Local variables are....just that, local. You can only see them in ...field they get declared in. For instance, if you declare a local in the upper file (the main chunk) outside of any blocks ('do's, 'if-then's, functions, etc) they're available to the whole file and only that file. But if they're declared in a block, they are available to that block. You can also declare a local without assigning a value to it to ensure that local gets declared in an upper level than where it will be assigned. (Just simply write 'local myVar'.)
There's a really nice page regarding Scope on WoWWiki.
Boy, when you're mistaken, you get all kinds of attention, but when you're right, you get crickets... :p~
Quote from egingell »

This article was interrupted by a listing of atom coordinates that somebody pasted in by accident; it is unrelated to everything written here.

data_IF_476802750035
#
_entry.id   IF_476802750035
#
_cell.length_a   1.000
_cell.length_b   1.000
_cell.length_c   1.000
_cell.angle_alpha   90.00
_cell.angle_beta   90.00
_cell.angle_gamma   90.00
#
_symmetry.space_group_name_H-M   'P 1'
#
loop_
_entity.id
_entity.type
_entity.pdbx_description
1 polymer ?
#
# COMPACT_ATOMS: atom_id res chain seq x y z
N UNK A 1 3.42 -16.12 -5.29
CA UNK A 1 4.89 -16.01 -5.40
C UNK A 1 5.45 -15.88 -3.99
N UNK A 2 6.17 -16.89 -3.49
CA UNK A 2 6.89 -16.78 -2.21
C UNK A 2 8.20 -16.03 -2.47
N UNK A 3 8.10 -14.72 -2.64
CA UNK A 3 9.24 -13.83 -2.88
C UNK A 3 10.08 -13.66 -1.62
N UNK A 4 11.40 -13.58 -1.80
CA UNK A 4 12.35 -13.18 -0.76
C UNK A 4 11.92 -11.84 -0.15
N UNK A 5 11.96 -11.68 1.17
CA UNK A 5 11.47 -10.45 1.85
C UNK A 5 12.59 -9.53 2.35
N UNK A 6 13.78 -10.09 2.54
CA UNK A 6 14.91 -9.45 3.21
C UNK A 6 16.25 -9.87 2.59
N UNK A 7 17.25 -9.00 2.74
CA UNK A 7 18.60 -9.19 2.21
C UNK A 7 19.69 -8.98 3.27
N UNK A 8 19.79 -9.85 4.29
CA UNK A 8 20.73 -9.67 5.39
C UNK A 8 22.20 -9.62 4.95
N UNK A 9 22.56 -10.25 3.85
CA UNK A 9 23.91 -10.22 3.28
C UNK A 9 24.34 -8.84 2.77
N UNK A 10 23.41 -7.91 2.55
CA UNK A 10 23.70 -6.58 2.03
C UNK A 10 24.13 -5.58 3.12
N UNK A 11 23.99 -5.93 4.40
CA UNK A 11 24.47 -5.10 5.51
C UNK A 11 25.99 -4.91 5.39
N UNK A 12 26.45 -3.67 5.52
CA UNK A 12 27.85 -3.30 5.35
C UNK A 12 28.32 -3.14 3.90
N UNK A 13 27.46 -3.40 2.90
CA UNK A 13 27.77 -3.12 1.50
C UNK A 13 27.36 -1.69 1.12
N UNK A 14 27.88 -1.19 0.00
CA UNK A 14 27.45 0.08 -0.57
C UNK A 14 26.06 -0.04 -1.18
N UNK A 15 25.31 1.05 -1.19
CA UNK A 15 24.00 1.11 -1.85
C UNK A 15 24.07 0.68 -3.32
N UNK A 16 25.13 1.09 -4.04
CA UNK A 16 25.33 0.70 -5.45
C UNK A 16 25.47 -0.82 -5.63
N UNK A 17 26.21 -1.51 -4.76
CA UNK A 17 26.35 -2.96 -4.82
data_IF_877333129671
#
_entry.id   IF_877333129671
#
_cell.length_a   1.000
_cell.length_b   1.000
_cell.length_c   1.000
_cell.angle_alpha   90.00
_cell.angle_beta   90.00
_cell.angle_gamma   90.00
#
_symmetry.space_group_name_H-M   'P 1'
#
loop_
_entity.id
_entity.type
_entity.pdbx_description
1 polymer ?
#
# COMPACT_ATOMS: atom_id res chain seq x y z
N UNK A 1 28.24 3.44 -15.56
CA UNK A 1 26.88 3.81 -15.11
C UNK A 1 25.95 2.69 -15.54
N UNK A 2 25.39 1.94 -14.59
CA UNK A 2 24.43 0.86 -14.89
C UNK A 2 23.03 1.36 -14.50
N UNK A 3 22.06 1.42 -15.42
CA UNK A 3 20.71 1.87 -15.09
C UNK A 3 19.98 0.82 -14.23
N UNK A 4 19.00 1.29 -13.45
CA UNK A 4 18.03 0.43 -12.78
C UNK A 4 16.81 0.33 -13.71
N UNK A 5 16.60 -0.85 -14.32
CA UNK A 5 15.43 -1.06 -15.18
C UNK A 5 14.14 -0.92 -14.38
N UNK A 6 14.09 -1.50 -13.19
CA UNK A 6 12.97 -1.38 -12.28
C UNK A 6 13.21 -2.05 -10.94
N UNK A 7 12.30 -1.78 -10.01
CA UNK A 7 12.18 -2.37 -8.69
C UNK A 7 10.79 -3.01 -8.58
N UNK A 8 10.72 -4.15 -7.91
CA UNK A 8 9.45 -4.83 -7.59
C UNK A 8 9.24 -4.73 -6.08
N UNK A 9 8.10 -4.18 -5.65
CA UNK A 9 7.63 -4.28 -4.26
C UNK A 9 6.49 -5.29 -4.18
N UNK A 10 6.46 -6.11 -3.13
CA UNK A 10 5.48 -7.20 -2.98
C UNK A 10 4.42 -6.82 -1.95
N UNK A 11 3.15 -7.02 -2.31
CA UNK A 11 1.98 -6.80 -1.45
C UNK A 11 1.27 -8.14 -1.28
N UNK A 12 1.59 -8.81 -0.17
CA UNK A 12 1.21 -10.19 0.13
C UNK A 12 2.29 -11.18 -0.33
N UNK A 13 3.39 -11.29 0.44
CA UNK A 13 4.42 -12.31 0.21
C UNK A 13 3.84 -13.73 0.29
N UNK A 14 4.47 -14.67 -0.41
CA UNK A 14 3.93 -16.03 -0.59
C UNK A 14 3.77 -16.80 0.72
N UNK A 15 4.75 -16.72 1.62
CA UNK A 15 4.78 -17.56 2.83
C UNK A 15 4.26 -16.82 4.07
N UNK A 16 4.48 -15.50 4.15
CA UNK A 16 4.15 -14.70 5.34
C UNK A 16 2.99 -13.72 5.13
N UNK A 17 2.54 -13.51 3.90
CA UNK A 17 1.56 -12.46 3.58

-- In terms of functionality, this code
-- is identical to this code
MyFrameName = CreateFrame('Frame')
Perhaps my use of the term "identical" is a bit overstated. I just meant that both methods would result in creating a global variable named "MyFrameName".
Quote from Bam »
Well, that depends what functionality you mean. In the second case above, the frame does not actually have a name. That is, MyFrameName:GetName() will return nil. That would mean you cannot use it with some API functions or other parts of Blizzard's code.
I usually name the frames if I have any need for using :GetName().
Quote from OrionShock »
Generaly the 2nd line is seen as
local myFrameName = CreateFrame("Frame")
Wasn't really my point, but I know local variables are always preferred over global ones.
Quote from tekkub »
Wrong. The "name" is not just the global scope variable name, but it's also passed back from frame:GetName()... which Blizzy loves to use.
Thanks for clarifying (restating) what Bam already said.